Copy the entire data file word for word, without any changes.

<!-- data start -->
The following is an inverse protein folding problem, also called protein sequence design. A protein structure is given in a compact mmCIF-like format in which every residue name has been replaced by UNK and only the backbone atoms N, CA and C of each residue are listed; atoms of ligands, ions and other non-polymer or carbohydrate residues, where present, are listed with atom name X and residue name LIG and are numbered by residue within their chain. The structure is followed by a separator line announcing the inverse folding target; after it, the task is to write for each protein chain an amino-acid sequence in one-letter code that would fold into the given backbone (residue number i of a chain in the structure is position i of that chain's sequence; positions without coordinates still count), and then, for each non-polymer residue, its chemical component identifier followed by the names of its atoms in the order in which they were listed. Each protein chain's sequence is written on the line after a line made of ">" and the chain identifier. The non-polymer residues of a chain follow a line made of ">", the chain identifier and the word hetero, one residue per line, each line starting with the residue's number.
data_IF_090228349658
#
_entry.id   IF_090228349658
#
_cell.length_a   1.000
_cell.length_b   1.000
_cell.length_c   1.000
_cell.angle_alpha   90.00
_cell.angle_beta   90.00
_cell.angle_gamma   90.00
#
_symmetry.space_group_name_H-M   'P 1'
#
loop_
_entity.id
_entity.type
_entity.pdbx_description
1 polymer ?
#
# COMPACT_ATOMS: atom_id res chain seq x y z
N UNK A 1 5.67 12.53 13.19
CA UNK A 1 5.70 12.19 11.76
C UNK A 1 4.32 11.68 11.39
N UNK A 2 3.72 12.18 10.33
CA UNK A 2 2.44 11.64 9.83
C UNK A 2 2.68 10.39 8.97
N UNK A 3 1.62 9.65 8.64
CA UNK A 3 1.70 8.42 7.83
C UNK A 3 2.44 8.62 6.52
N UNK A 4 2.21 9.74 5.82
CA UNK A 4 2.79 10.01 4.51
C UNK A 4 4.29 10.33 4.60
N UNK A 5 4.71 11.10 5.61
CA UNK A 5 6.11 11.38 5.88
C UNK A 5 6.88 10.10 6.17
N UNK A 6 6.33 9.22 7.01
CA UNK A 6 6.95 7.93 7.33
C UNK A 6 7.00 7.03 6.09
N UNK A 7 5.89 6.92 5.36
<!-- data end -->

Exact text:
The following is an inverse protein folding problem, also called protein sequence design. A protein structure is given in a compact mmCIF-like format in which every residue name has been replaced by UNK and only the backbone atoms N, CA and C of each residue are listed; atoms of ligands, ions and other non-polymer or carbohydrate residues, where present, are listed with atom name X and residue name LIG and are numbered by residue within their chain. The structure is followed by a separator line announcing the inverse folding target; after it, the task is to write for each protein chain an amino-acid sequence in one-letter code that would fold into the given backbone (residue number i of a chain in the structure is position i of that chain's sequence; positions without coordinates still count), and then, for each non-polymer residue, its chemical component identifier followed by the names of its atoms in the order in which they were listed. Each protein chain's sequence is written on the line after a line made of ">" and the chain identifier. The non-polymer residues of a chain follow a line made of ">", the chain identifier and the word hetero, one residue per line, each line starting with the residue's number.
data_IF_090228349658
#
_entry.id   IF_090228349658
#
_cell.length_a   1.000
_cell.length_b   1.000
_cell.length_c   1.000
_cell.angle_alpha   90.00
_cell.angle_beta   90.00
_cell.angle_gamma   90.00
#
_symmetry.space_group_name_H-M   'P 1'
#
loop_
_entity.id
_entity.type
_entity.pdbx_description
1 polymer ?
#
# COMPACT_ATOMS: atom_id res chain seq x y z
N UNK A 1 5.67 12.53 13.19
CA UNK A 1 5.70 12.19 11.76
C UNK A 1 4.32 11.68 11.39
N UNK A 2 3.72 12.18 10.33
CA UNK A 2 2.44 11.64 9.83
C UNK A 2 2.68 10.39 8.97
N UNK A 3 1.62 9.65 8.64
CA UNK A 3 1.70 8.42 7.83
C UNK A 3 2.44 8.62 6.52
N UNK A 4 2.21 9.74 5.82
CA UNK A 4 2.79 10.01 4.51
C UNK A 4 4.29 10.33 4.60
N UNK A 5 4.71 11.10 5.61
CA UNK A 5 6.11 11.38 5.88
C UNK A 5 6.88 10.10 6.17
N UNK A 6 6.33 9.22 7.01
CA UNK A 6 6.95 7.93 7.33
C UNK A 6 7.00 7.03 6.09
N UNK A 7 5.89 6.92 5.36